The Flex House: A Smart Way To Do A Smart Home

I have this quaint, recurring fantasy that someday I’ll give up life on the often-painful cutting-edge of technologydom, find a small piece of land hidden in some wooded hills, and build (by hand, of course) my own tiny house where I’ll live out the rest of my existence writing techno-thrillers (best-sellers, of course) by day and eating roasted squirrel for dinner at night. The fact that this retreat from technology will still require, at the very least, a high-speed broadband internet connection and regular deliveries of fresh, green coffee beans is immaterial. This is a fantasy, remember? (This nirvanish daydream was fueled, in part, by Dmitry Orlov's excellent book, Shrinking the Technosphere: Getting a Grip on Technologies that Limit our Autonomy, Self-Sufficiency and Freedom. The final chapters are a little bleak, but it’s nevertheless a fascinating look at the downsides of our voluntary dependency on so much technology.)

I’m fortunate enough to actually have the acre of woods in which to erect my fanciful tiny house, but I have neither the skills nor the energy to personally break ground and hammer 2x4s together. (Hell, I can’t even get out of bed before noon most mornings—and building an off-the-grid tiny house is nearly impossible after the sun goes down.) That’s why, prior to CES 2018 last month, I was interested in checking out something called the Flex House by Shelter Dynamics, a modular housing company known for designing the gorgeous Arc House. The company describes the Arc House project as “a demonstration of the quality and craftsmanship that can be produced in a factory and a direction for the housing market into smaller, more functional, and sustainable housing.” In other words, it’s a tiny house that’s as desirable for its aesthetics as it is for its limited ecological footprint.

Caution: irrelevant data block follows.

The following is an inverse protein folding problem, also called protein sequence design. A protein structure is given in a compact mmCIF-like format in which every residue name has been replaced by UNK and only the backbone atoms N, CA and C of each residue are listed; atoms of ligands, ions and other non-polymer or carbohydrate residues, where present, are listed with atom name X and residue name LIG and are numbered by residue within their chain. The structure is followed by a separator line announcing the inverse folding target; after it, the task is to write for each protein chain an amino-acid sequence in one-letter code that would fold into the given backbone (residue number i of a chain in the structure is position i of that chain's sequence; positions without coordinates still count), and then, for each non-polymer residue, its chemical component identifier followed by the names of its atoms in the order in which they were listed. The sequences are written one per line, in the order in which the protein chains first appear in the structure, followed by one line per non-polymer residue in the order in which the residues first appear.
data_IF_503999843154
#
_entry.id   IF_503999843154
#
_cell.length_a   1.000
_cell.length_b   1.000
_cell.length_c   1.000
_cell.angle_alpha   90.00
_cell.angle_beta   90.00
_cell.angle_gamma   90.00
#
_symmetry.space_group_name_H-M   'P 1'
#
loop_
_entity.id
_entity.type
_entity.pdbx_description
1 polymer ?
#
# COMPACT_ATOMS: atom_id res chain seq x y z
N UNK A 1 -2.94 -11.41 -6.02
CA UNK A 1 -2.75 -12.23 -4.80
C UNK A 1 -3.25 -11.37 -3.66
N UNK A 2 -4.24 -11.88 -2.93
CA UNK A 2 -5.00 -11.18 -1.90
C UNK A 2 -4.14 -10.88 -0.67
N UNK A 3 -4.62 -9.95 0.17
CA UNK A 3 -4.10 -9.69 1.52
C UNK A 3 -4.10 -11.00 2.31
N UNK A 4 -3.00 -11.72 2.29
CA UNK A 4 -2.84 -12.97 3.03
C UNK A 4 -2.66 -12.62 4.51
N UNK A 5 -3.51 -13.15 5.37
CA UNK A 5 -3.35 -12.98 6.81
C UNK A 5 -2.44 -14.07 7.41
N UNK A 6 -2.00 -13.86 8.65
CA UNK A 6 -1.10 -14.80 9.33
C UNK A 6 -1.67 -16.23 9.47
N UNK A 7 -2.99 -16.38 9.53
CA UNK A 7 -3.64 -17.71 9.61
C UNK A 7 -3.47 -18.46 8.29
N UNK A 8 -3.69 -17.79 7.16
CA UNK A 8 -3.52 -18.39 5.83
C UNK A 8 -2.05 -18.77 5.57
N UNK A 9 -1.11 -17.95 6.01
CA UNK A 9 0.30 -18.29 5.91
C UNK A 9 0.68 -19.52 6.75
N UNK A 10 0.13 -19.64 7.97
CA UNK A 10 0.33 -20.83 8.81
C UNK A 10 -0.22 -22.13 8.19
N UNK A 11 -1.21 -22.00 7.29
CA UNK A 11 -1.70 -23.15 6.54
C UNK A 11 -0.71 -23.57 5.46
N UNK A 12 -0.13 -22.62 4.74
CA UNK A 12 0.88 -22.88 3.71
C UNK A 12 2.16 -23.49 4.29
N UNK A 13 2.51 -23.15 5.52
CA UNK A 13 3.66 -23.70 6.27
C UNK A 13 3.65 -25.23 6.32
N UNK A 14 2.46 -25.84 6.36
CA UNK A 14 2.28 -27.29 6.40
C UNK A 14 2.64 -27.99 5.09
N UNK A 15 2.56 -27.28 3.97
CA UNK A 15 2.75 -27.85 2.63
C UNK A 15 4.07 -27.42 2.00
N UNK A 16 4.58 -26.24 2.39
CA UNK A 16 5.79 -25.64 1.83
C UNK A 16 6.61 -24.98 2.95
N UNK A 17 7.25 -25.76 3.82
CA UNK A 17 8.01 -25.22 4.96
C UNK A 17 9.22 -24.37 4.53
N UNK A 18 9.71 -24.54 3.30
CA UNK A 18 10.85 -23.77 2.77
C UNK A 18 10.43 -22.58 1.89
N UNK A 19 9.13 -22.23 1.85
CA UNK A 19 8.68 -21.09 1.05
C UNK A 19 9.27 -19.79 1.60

According to the company, the new Flex House project “expands the possibilities by introducing the concept of ‘right-sized living.’ The house features a flexible, adaptable modern design with wide-ranging appeal and is intended to be affordable for a broad range of customers.” Shelter Dynamics worked with Green Builder Media to put together a fully decked-out Flex House in the middle of the parking lot in front of the Las Vegas Convention Center. With all the smart appliances, Alexa-integration, automated water monitoring, solar power with backup battery (and charging station for the Toyota Prius Prime plug-in hybrid), connected ceiling fans, and a connected HVAC system, the Flex House featured what was being billed as “Smart Home 2.0 technologies” that created “a connected, integrated home which responds and adapts to the occupants’ needs while streamlining resource use.”

Since I caught the flu the day before CES 2018 officially opened and missed around three days of the event, I was never able to get by and tour the Flex House in person. Since then, I’ve done some virtual touring, and I’m really impressed with the concept. (How well all the integration works in real life, I can’t vouch for. Some of the touted smart home interconnectivity was still awaiting a few device firmware and/or model upgrades as of January.)